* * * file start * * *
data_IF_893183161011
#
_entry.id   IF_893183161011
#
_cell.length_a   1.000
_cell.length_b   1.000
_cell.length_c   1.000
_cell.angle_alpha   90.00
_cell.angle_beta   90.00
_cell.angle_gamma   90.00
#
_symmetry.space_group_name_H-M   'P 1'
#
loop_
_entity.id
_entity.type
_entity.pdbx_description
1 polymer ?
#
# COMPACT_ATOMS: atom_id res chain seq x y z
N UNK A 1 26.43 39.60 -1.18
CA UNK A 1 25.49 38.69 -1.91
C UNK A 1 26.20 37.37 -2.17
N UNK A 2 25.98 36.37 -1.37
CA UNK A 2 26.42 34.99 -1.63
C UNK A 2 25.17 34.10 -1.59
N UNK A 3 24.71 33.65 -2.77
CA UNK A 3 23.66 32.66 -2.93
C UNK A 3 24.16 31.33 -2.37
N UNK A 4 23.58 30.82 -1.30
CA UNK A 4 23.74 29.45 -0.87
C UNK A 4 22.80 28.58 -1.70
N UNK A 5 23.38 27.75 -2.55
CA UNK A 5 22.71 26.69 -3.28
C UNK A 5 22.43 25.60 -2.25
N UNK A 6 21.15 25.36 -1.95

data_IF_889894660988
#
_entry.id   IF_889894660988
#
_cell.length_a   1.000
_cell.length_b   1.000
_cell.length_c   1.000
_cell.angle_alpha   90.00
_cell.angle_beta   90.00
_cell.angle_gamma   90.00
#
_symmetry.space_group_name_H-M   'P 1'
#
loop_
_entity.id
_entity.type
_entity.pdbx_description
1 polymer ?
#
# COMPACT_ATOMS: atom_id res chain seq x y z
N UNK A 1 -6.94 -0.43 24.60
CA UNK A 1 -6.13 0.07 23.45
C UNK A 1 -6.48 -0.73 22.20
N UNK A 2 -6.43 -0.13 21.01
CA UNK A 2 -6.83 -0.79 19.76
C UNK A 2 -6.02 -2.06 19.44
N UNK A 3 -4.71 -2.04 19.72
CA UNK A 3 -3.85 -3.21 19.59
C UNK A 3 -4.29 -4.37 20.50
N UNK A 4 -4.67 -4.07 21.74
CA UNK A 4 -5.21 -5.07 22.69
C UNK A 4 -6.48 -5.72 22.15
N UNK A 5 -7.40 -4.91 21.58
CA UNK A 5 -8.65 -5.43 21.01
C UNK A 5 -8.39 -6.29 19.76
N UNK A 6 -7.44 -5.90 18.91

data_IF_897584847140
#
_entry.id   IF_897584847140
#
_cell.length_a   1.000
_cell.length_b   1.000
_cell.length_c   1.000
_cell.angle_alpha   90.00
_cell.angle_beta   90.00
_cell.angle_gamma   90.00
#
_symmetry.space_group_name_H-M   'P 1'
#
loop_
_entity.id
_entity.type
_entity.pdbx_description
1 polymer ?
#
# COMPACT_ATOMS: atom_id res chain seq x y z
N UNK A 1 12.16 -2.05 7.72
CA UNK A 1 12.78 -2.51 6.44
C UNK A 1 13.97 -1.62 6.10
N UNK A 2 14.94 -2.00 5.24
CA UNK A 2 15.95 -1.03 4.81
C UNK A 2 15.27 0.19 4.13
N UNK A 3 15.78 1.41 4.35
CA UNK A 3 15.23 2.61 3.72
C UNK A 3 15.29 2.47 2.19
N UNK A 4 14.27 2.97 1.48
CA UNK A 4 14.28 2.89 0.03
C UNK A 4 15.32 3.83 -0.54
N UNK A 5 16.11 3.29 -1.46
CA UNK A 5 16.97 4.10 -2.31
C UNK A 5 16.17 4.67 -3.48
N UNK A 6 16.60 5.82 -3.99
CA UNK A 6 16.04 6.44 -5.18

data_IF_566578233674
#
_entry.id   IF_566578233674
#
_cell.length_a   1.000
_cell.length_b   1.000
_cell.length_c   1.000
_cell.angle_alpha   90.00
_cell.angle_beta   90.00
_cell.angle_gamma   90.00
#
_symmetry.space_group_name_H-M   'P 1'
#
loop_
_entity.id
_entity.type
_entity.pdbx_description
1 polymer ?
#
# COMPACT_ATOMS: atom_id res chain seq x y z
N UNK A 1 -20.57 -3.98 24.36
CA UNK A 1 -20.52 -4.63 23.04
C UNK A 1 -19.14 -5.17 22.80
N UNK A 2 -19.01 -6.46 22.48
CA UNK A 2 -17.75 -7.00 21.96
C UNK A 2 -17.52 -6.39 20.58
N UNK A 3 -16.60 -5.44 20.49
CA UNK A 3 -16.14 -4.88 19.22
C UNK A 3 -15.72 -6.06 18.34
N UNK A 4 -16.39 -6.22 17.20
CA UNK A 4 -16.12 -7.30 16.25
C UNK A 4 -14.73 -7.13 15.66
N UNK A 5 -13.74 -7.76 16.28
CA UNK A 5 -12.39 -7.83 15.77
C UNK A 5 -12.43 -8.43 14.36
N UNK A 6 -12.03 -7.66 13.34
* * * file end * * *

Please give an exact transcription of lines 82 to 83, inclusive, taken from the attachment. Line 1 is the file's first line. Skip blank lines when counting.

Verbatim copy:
_cell.angle_gamma   90.00
#